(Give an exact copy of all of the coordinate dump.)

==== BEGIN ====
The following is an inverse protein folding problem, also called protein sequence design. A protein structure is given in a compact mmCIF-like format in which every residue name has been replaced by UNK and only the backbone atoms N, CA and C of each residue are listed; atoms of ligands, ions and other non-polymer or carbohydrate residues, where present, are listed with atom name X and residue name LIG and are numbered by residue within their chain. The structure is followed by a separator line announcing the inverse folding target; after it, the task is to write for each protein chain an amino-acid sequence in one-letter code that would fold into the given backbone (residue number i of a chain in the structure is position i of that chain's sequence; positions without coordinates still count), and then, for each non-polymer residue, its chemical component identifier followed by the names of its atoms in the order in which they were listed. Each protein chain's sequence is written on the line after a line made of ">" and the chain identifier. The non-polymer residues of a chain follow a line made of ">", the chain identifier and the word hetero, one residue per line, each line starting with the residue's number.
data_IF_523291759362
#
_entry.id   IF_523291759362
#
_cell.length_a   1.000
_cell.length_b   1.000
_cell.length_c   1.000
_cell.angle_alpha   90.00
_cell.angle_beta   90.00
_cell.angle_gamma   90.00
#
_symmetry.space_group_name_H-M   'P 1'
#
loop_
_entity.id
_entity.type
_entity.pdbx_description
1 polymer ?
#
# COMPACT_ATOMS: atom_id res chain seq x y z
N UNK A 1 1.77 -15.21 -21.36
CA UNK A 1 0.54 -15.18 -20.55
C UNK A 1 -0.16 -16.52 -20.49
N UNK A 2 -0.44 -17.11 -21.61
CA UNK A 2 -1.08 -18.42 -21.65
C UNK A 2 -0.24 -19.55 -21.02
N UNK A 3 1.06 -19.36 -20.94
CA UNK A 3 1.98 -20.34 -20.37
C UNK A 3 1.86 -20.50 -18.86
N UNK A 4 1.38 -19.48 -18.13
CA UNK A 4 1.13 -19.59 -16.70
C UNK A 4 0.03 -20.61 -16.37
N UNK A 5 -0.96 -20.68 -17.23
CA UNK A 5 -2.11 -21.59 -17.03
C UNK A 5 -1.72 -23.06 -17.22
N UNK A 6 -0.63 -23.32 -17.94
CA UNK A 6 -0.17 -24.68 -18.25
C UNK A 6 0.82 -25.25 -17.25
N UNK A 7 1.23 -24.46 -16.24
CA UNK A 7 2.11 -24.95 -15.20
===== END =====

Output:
The following is an inverse protein folding problem, also called protein sequence design. A protein structure is given in a compact mmCIF-like format in which every residue name has been replaced by UNK and only the backbone atoms N, CA and C of each residue are listed; atoms of ligands, ions and other non-polymer or carbohydrate residues, where present, are listed with atom name X and residue name LIG and are numbered by residue within their chain. The structure is followed by a separator line announcing the inverse folding target; after it, the task is to write for each protein chain an amino-acid sequence in one-letter code that would fold into the given backbone (residue number i of a chain in the structure is position i of that chain's sequence; positions without coordinates still count), and then, for each non-polymer residue, its chemical component identifier followed by the names of its atoms in the order in which they were listed. Each protein chain's sequence is written on the line after a line made of ">" and the chain identifier. The non-polymer residues of a chain follow a line made of ">", the chain identifier and the word hetero, one residue per line, each line starting with the residue's number.
data_IF_523291759362
#
_entry.id   IF_523291759362
#
_cell.length_a   1.000
_cell.length_b   1.000
_cell.length_c   1.000
_cell.angle_alpha   90.00
_cell.angle_beta   90.00
_cell.angle_gamma   90.00
#
_symmetry.space_group_name_H-M   'P 1'
#
loop_
_entity.id
_entity.type
_entity.pdbx_description
1 polymer ?
#
# COMPACT_ATOMS: atom_id res chain seq x y z
N UNK A 1 1.77 -15.21 -21.36
CA UNK A 1 0.54 -15.18 -20.55
C UNK A 1 -0.16 -16.52 -20.49
N UNK A 2 -0.44 -17.11 -21.61
CA UNK A 2 -1.08 -18.42 -21.65
C UNK A 2 -0.24 -19.55 -21.02
N UNK A 3 1.06 -19.36 -20.94
CA UNK A 3 1.98 -20.34 -20.37
C UNK A 3 1.86 -20.50 -18.86
N UNK A 4 1.38 -19.48 -18.13
CA UNK A 4 1.13 -19.59 -16.70
C UNK A 4 0.03 -20.61 -16.37
N UNK A 5 -0.96 -20.68 -17.23
CA UNK A 5 -2.11 -21.59 -17.03
C UNK A 5 -1.72 -23.06 -17.22
N UNK A 6 -0.63 -23.32 -17.94
CA UNK A 6 -0.17 -24.68 -18.25
C UNK A 6 0.82 -25.25 -17.25
N UNK A 7 1.23 -24.46 -16.24
CA UNK A 7 2.11 -24.95 -15.20